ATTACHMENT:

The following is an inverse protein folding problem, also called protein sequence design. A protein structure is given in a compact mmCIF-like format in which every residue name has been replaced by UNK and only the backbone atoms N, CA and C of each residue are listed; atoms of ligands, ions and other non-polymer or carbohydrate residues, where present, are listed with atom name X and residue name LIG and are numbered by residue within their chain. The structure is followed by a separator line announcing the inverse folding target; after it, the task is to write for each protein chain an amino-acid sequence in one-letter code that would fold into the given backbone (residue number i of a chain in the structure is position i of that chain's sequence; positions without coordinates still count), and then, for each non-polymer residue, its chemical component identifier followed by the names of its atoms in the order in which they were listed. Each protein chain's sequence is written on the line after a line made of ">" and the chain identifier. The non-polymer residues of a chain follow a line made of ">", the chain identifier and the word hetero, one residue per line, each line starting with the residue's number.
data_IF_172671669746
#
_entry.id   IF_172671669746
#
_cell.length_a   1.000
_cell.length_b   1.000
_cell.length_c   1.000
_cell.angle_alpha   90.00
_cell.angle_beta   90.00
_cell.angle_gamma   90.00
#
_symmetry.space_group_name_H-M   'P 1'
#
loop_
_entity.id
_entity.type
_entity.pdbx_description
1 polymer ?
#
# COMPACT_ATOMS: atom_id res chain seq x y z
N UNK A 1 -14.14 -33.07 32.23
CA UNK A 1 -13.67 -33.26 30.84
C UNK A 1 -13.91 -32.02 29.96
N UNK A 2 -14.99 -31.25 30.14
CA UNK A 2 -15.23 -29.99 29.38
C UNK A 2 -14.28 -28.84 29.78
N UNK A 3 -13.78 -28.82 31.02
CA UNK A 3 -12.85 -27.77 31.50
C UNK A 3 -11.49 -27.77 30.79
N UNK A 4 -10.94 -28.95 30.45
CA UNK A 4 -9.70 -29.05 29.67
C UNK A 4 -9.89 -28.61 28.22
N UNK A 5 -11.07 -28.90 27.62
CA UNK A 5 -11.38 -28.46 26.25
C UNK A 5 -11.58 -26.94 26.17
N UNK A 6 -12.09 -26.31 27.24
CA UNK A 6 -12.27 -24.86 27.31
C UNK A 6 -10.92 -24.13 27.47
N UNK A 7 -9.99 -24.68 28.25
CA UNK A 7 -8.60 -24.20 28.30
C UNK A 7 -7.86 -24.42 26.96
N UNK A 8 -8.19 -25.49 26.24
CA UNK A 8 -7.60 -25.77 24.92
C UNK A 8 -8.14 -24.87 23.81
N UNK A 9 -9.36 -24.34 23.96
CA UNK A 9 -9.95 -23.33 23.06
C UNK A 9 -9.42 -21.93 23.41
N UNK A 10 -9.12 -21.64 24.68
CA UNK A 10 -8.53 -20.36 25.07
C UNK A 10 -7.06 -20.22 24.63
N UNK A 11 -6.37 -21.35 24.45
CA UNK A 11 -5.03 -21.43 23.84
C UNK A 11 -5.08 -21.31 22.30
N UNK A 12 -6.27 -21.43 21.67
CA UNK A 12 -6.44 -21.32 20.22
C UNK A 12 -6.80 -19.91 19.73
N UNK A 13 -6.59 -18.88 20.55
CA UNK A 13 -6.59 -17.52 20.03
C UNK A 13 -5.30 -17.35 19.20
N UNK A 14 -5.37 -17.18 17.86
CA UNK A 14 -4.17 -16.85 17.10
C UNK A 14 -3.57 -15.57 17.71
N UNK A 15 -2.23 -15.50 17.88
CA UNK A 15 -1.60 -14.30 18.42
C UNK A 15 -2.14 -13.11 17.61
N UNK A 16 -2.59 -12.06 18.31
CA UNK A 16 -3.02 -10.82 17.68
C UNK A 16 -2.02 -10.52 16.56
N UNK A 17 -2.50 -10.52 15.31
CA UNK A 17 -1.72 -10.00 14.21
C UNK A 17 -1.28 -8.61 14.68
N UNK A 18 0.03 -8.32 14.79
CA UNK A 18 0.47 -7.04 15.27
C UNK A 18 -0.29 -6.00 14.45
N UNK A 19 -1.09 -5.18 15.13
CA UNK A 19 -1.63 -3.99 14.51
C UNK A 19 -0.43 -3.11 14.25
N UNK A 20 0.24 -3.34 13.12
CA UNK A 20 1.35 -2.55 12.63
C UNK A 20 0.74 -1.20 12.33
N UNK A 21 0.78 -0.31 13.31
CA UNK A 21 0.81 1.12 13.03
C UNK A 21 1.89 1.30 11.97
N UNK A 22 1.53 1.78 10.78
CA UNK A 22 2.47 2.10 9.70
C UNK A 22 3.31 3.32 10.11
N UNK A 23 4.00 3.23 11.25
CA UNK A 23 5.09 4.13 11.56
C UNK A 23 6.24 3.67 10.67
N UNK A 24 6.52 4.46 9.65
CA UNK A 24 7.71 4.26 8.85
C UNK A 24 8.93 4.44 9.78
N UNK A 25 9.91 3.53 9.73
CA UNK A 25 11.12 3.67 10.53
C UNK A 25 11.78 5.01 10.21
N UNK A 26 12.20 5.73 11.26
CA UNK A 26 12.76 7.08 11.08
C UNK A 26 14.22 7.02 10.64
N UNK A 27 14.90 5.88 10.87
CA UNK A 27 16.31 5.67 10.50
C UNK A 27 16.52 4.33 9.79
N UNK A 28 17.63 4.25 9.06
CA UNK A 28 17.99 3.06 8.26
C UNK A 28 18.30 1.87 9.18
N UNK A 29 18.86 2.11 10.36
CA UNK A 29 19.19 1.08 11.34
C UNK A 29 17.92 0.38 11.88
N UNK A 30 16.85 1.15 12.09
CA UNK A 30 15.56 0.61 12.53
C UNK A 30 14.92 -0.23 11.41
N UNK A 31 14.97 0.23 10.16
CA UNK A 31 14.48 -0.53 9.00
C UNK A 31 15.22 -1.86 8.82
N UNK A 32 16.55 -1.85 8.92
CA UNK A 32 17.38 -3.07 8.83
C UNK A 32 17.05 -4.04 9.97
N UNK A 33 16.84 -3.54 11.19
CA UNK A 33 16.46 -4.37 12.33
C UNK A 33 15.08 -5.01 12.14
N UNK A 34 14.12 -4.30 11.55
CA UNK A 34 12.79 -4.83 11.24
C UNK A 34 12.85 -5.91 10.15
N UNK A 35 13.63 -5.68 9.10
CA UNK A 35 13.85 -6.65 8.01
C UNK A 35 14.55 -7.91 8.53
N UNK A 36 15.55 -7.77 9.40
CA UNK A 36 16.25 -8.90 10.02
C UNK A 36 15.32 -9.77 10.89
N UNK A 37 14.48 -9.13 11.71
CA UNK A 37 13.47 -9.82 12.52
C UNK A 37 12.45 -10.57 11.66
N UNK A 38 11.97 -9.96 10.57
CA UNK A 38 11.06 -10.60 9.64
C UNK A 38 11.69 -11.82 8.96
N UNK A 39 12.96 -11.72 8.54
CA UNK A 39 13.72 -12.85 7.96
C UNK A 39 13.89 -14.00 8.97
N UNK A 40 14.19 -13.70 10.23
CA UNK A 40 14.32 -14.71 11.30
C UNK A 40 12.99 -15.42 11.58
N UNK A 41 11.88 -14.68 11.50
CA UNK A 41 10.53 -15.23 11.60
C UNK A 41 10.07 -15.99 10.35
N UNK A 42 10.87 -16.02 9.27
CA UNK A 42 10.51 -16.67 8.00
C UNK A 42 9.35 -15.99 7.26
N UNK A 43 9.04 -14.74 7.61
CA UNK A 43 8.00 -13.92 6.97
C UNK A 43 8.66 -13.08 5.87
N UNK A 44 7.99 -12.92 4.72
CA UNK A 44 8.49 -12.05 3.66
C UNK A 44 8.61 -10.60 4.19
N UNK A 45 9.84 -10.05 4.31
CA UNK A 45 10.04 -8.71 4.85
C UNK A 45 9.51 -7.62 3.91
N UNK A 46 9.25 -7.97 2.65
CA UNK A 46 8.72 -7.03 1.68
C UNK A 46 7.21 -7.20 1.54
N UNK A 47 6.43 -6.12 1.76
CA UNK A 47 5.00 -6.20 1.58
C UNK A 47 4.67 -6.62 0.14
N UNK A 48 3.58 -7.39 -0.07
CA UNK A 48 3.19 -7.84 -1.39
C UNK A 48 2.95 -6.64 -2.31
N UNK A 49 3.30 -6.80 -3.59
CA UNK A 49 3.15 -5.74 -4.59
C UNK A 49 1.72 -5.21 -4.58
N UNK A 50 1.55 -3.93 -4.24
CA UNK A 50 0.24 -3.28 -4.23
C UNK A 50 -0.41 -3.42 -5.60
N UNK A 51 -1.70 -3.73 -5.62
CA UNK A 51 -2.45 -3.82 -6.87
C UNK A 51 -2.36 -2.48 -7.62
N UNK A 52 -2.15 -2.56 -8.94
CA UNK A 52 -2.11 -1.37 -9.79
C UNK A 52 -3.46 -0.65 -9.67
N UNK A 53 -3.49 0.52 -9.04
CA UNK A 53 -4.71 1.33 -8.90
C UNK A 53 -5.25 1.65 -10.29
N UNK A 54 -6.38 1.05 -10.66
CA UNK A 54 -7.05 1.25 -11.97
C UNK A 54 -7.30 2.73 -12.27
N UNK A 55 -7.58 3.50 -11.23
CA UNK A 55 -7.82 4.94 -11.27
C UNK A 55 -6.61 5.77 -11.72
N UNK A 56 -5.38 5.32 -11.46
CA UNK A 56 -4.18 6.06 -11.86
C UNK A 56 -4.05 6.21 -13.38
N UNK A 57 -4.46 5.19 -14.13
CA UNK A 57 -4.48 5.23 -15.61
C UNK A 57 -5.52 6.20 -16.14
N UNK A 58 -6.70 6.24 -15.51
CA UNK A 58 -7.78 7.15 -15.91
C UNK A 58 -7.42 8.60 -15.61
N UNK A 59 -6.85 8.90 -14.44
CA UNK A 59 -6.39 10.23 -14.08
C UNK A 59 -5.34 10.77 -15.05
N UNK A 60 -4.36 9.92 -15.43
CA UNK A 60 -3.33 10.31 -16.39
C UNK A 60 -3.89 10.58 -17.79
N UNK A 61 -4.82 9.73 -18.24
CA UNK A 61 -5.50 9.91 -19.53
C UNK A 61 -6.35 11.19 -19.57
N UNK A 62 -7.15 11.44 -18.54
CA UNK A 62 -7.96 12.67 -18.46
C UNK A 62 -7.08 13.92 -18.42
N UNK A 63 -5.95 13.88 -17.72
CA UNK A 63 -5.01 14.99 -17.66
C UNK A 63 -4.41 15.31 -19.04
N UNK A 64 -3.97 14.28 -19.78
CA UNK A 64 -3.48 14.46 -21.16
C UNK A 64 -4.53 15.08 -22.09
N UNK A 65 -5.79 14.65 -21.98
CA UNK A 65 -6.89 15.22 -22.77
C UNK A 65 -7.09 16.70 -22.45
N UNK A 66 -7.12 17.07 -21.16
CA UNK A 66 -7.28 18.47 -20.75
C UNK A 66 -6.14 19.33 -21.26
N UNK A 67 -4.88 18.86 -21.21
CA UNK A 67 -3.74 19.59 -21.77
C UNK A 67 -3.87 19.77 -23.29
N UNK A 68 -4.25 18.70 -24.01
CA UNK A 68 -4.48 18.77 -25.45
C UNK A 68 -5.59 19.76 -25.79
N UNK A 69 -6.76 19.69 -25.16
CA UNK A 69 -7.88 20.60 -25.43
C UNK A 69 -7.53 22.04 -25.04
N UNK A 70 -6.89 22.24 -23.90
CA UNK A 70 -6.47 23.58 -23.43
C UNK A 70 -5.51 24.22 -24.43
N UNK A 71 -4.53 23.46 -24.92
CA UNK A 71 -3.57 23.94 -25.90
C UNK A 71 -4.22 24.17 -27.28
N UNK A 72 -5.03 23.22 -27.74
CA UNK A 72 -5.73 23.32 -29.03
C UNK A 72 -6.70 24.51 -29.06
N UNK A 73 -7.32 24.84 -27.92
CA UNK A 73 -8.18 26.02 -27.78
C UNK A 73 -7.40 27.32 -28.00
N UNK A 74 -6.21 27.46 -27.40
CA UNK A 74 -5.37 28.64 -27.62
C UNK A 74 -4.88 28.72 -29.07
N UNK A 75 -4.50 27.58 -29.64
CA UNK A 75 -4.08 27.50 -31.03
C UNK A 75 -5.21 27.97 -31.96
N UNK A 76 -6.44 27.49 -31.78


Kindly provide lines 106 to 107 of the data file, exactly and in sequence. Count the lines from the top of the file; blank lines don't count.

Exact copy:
N UNK A 29 18.86 2.11 10.36
CA UNK A 29 19.19 1.08 11.34